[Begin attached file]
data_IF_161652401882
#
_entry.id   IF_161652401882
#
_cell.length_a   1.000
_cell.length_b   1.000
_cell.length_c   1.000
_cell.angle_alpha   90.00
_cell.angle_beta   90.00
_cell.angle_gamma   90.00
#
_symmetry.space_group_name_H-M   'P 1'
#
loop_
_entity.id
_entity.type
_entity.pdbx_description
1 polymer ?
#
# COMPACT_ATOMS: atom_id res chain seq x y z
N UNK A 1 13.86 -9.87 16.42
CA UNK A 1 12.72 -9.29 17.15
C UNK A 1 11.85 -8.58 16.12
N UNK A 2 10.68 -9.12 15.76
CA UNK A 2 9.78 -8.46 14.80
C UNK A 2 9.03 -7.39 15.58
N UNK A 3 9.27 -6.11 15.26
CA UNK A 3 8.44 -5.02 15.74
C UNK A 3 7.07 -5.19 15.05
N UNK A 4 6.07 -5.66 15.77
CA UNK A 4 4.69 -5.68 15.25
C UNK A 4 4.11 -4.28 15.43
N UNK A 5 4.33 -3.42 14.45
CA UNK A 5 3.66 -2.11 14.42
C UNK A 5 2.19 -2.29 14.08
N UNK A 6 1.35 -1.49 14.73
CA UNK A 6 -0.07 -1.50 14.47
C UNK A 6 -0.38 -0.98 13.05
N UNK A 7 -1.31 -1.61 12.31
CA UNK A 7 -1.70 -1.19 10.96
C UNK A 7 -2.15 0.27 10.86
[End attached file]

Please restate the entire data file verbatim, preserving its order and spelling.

data_IF_161652401882
#
_entry.id   IF_161652401882
#
_cell.length_a   1.000
_cell.length_b   1.000
_cell.length_c   1.000
_cell.angle_alpha   90.00
_cell.angle_beta   90.00
_cell.angle_gamma   90.00
#
_symmetry.space_group_name_H-M   'P 1'
#
loop_
_entity.id
_entity.type
_entity.pdbx_description
1 polymer ?
#
# COMPACT_ATOMS: atom_id res chain seq x y z
N UNK A 1 13.86 -9.87 16.42
CA UNK A 1 12.72 -9.29 17.15
C UNK A 1 11.85 -8.58 16.12
N UNK A 2 10.68 -9.12 15.76
CA UNK A 2 9.78 -8.46 14.80
C UNK A 2 9.03 -7.39 15.58
N UNK A 3 9.27 -6.11 15.26
CA UNK A 3 8.44 -5.02 15.74
C UNK A 3 7.07 -5.19 15.05
N UNK A 4 6.07 -5.66 15.77
CA UNK A 4 4.69 -5.68 15.25
C UNK A 4 4.11 -4.28 15.43
N UNK A 5 4.33 -3.42 14.45
CA UNK A 5 3.66 -2.11 14.42
C UNK A 5 2.19 -2.29 14.08
N UNK A 6 1.35 -1.49 14.73
CA UNK A 6 -0.07 -1.50 14.47
C UNK A 6 -0.38 -0.98 13.05
N UNK A 7 -1.31 -1.61 12.31
CA UNK A 7 -1.70 -1.19 10.96
C UNK A 7 -2.15 0.27 10.86